The US said on Thursday that its policy was to exert maximum pressure on North Korea through sanctions and diplomatic activity, echoing comments made by the Trump administration the previous…
The US said on Thursday that its policy was to exert maximum pressure on North Korea through sanctions and diplomatic activity, echoing comments made by the Trump administration the previous day.
Susan Thornton, acting assistant secretary of state for East Asia, said this was “frankly a last best way of seeing whether we can get a peaceful resolution to this problem.”
Separately Russian President Vladimir Putin and Japanese Prime Minister Shinzo Abe, meeting in Moscow, called on countries in the region to avoid behaviour or rhetoric that could increase tensions around Pyongyang’s nuclear programme.
The Russian-Japanese talks thousands of kilometres from the Korean peninsula were part of a wider diplomatic effort to rein in Pyongyang.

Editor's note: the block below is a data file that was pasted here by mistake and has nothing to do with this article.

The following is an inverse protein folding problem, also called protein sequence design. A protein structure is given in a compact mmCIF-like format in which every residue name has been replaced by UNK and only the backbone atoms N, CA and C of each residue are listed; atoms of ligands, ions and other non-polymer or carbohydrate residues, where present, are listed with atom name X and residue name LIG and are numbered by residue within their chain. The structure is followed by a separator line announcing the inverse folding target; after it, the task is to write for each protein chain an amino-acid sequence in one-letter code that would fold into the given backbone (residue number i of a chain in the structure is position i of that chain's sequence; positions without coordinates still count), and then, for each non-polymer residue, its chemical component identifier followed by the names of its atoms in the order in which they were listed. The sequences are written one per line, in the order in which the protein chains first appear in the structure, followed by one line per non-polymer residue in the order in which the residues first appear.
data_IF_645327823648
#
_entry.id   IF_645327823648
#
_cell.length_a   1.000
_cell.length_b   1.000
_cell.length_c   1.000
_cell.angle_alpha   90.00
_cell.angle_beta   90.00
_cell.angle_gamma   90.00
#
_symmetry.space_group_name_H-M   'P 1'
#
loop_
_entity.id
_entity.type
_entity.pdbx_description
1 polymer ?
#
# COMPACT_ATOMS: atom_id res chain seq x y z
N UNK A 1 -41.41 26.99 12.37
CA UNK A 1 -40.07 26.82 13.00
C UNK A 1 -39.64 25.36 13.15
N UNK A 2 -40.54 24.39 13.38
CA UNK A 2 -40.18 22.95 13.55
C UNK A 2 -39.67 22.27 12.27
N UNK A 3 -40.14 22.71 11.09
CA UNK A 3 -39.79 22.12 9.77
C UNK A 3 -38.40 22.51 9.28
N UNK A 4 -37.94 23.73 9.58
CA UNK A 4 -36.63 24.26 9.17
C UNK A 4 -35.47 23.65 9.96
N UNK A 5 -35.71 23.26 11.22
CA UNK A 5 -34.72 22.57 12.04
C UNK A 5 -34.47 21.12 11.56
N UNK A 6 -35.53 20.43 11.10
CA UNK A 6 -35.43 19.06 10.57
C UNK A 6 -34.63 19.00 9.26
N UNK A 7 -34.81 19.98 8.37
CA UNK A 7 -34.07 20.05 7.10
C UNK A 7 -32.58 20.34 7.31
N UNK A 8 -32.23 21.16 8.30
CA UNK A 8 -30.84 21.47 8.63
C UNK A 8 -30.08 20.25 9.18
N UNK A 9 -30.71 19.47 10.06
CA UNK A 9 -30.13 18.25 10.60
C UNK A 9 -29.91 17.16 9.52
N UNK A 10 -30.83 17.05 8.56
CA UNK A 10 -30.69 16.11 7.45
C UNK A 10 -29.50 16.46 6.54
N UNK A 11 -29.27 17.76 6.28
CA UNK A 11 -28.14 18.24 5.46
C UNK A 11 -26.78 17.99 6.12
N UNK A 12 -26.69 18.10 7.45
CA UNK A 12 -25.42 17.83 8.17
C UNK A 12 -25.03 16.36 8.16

Accompanying the Japanese prime minister in Moscow were officials from Tokyo’s foreign ministry.
“The situation concerning North Korea is very worrying. Worrying for us, worrying for Russia, for the international community. The two leaders discussed this point very frankly. And so Prime Minister Abe asked President Putin to play a constructive role to try to apply still more pressure which is necessary for North Korea,” said Norio Maruyama, press spokesman from Japan’s Ministry of Foreign Affairs.
Someone who has used to periodic spikes of tension over North Korea is the former Russian ambassador to South Korea Gleb Ivashentsov. He has previously described the path to peace in the region as “tortuous”.
Now is advice is: engage with North Korea or the heightened tension could lead to events getting dangerously out of control, even accidentally.
“Our goal: we are trying to persuade our partners in the USA, Japan and India that if we talk, we should really talk instead of yelling at Pyongyang from loudspeakers at the border, and keeping aircraft carriers next to their shores. Because there could be a computer system failure. Where will it happen? In North Korea or the USA or Japan, at this moment it is very hard to give any guarantees,” said Ivashentsov, who was Russian ambassador in Seoul from 2005 to 2009 and is now a member of the Russian International Affairs Council.